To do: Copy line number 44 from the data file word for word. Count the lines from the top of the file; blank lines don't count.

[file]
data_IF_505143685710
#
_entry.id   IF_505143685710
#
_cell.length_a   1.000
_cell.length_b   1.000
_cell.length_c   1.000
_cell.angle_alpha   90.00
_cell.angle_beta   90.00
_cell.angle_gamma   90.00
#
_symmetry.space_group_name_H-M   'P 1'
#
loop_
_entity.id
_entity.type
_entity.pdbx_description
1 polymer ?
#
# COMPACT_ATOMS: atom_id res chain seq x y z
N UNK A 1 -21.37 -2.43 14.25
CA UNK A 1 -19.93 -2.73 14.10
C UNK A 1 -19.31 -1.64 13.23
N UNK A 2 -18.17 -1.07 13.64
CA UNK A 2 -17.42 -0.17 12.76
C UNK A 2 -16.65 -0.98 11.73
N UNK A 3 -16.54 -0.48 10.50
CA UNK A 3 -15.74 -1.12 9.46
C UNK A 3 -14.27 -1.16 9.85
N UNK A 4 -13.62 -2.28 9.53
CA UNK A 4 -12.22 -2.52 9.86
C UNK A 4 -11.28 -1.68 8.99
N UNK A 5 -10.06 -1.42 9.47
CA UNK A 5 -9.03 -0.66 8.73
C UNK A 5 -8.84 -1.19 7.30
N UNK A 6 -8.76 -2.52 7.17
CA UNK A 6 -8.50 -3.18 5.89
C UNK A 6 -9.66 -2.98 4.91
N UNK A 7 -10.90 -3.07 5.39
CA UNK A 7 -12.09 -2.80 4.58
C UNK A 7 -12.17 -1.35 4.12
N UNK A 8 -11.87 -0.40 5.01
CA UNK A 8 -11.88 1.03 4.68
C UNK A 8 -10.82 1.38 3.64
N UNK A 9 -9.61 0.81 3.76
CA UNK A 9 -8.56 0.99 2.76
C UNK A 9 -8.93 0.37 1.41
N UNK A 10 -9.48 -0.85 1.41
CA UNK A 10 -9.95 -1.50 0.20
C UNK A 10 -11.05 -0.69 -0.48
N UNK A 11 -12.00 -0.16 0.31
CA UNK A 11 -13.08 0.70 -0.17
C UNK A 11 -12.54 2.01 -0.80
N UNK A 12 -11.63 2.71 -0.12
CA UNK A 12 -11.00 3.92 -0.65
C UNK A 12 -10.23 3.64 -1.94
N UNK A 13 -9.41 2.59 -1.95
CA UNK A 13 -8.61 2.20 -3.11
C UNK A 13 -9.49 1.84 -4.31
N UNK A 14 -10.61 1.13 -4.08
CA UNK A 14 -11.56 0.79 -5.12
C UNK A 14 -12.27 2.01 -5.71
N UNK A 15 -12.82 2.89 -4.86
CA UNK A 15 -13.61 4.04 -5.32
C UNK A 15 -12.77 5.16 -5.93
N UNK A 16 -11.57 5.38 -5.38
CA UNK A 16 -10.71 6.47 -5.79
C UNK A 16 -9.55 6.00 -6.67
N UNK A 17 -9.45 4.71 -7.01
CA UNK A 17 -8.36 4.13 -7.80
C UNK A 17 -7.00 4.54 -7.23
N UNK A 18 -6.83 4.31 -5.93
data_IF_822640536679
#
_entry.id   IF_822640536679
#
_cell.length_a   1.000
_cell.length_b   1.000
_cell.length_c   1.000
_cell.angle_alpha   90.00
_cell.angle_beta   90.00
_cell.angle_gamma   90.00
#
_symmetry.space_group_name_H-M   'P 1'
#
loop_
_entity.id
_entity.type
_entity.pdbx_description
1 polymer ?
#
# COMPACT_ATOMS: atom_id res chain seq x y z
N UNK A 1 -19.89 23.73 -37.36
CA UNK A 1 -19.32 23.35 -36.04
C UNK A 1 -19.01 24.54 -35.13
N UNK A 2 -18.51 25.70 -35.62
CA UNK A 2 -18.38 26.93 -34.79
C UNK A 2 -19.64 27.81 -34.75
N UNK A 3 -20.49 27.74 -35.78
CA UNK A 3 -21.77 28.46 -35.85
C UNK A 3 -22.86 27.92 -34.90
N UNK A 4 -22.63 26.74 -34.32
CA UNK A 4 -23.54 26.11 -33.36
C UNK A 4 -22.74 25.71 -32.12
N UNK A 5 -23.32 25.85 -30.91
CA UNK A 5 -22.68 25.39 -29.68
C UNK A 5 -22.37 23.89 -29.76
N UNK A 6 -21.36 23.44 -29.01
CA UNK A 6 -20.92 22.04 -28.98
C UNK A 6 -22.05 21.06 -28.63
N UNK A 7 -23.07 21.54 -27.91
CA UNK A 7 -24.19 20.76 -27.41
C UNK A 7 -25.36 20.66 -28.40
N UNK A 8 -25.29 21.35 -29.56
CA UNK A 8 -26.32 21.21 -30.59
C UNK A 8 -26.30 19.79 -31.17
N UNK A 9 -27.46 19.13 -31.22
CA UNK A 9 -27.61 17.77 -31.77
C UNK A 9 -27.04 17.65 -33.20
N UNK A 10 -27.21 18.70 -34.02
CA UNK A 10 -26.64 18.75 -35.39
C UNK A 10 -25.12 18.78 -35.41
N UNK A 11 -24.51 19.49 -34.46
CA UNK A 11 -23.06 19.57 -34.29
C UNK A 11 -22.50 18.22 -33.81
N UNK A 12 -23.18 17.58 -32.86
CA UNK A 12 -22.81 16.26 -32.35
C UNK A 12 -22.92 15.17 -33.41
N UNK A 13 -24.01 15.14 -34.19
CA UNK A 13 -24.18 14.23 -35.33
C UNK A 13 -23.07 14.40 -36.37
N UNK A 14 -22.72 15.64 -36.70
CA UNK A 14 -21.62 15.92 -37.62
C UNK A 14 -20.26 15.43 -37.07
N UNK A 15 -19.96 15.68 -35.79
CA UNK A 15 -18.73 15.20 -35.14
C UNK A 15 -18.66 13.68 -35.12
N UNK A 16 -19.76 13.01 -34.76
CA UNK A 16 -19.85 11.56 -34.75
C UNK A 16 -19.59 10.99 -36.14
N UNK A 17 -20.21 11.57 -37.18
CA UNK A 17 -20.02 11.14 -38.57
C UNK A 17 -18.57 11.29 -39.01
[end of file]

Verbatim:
C UNK A 8 -10.82 1.38 3.64